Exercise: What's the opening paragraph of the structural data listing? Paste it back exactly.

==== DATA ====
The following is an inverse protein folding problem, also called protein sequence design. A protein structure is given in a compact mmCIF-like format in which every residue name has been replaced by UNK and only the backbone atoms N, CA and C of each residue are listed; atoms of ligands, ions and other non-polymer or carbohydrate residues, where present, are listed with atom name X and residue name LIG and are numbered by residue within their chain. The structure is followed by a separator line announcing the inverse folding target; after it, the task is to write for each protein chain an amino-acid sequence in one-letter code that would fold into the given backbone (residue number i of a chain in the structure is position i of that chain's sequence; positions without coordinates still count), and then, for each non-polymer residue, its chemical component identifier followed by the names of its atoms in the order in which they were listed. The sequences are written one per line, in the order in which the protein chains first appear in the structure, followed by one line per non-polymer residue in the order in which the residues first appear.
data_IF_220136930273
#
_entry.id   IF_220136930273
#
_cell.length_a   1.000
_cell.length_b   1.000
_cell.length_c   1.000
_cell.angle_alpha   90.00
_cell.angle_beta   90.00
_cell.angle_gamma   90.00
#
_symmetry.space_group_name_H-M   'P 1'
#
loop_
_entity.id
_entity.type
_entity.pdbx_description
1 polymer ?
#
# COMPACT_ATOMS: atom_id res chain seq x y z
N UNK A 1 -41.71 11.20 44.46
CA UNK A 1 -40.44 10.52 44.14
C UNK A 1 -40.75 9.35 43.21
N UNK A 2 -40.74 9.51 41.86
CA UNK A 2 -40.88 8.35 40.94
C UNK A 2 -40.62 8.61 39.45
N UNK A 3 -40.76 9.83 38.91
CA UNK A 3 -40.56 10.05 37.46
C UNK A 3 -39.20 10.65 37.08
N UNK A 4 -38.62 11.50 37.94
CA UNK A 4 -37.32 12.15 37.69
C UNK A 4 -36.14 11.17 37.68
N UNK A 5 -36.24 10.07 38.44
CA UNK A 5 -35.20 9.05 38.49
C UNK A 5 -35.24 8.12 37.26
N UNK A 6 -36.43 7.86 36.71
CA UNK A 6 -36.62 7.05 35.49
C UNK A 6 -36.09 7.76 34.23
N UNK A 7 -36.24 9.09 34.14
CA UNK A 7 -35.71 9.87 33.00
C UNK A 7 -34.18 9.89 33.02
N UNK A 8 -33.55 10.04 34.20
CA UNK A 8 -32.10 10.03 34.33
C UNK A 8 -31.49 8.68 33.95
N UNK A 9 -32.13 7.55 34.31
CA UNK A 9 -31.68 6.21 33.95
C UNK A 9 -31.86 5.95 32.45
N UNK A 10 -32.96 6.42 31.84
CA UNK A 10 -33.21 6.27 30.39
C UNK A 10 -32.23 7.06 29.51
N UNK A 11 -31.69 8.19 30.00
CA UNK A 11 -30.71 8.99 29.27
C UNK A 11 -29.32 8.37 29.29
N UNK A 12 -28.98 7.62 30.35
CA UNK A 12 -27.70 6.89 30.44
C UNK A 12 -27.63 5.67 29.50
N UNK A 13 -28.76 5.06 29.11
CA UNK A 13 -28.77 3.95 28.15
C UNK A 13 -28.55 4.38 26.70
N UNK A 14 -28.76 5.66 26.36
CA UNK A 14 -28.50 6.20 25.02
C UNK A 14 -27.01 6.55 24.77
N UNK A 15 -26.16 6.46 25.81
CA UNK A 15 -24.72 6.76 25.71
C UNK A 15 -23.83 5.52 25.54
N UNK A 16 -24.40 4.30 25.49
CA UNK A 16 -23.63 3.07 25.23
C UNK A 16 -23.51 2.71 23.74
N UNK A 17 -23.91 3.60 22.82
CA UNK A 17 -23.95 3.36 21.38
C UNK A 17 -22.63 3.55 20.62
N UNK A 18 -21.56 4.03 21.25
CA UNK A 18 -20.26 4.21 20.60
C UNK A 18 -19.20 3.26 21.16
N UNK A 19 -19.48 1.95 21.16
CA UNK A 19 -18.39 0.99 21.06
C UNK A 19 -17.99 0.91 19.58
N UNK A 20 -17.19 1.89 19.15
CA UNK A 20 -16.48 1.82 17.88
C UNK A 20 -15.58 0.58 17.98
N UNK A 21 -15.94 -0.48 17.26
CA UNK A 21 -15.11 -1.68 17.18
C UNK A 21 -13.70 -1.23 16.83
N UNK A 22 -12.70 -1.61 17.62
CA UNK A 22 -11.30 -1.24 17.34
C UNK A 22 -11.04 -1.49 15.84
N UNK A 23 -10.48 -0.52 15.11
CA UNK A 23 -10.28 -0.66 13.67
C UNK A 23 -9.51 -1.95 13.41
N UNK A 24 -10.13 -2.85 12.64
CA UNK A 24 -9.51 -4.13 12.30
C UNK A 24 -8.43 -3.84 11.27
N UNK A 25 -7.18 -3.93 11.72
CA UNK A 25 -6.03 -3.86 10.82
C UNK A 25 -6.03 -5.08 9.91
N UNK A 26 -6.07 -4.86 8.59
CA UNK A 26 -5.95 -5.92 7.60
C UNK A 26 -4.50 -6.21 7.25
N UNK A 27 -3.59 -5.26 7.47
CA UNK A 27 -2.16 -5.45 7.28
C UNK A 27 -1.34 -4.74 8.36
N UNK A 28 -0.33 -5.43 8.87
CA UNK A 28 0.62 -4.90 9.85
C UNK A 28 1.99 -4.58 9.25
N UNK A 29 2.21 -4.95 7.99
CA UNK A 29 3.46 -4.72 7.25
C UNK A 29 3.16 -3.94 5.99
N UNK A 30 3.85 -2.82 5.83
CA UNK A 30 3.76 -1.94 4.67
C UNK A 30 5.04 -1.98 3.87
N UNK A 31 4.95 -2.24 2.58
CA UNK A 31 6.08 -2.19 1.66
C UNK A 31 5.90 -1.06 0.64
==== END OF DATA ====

The following is an inverse protein folding problem, also called protein sequence design. A protein structure is given in a compact mmCIF-like format in which every residue name has been replaced by UNK and only the backbone atoms N, CA and C of each residue are listed; atoms of ligands, ions and other non-polymer or carbohydrate residues, where present, are listed with atom name X and residue name LIG and are numbered by residue within their chain. The structure is followed by a separator line announcing the inverse folding target; after it, the task is to write for each protein chain an amino-acid sequence in one-letter code that would fold into the given backbone (residue number i of a chain in the structure is position i of that chain's sequence; positions without coordinates still count), and then, for each non-polymer residue, its chemical component identifier followed by the names of its atoms in the order in which they were listed. The sequences are written one per line, in the order in which the protein chains first appear in the structure, followed by one line per non-polymer residue in the order in which the residues first appear.